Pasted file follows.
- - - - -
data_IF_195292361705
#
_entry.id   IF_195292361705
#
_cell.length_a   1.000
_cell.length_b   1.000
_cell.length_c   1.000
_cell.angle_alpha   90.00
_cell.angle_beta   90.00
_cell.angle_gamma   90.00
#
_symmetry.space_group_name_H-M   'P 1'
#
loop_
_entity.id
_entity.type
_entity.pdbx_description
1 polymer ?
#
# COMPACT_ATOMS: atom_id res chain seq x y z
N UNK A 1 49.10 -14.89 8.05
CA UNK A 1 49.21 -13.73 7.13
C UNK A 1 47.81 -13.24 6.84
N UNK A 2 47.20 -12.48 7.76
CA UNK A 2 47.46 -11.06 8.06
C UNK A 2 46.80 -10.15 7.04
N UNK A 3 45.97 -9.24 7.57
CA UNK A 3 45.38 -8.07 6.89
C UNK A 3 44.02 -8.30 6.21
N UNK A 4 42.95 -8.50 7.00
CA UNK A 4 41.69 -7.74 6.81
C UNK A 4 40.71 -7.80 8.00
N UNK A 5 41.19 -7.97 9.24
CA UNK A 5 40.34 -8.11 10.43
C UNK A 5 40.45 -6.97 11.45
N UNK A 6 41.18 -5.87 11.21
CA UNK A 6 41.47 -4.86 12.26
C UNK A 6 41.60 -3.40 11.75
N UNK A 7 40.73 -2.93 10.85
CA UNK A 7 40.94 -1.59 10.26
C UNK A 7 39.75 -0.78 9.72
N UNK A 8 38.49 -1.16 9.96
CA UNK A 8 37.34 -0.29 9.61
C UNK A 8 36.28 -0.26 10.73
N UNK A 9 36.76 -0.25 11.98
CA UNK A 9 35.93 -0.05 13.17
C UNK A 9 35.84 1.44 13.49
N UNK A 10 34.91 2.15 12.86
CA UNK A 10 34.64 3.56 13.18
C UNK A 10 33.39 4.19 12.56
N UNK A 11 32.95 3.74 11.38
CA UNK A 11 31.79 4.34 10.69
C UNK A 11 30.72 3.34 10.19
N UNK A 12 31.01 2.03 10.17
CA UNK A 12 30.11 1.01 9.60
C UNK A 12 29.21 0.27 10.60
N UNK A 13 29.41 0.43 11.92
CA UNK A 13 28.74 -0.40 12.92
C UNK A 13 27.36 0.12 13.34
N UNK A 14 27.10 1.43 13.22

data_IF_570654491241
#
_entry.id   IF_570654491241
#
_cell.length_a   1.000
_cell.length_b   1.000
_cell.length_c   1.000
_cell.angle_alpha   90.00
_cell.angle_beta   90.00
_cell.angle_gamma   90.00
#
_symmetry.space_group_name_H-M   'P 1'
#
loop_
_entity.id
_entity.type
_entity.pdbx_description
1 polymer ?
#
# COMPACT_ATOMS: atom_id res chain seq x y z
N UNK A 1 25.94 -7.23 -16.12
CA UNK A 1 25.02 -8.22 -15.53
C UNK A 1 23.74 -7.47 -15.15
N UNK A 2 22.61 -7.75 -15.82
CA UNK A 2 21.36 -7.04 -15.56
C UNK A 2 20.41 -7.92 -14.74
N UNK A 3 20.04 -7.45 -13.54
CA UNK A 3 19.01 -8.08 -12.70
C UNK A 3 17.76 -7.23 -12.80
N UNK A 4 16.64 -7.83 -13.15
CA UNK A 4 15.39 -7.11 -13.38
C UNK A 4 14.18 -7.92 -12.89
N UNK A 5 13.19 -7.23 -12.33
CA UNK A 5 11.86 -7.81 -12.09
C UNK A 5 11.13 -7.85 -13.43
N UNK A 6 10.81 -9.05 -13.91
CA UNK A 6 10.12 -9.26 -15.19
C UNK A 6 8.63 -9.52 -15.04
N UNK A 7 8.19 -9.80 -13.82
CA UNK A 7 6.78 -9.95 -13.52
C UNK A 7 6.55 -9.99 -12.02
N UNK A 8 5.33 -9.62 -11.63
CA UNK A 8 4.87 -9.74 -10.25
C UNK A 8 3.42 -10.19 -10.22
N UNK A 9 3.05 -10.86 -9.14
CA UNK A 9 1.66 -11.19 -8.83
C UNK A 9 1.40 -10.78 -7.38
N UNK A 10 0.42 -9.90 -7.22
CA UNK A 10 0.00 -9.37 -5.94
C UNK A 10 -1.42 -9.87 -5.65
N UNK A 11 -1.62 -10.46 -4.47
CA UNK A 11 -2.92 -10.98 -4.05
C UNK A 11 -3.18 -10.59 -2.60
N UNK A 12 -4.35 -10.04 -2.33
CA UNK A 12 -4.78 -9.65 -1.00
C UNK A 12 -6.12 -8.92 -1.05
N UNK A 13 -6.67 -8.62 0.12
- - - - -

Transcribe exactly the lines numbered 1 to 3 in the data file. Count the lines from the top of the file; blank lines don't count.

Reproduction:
data_IF_195292361705
#
_entry.id   IF_195292361705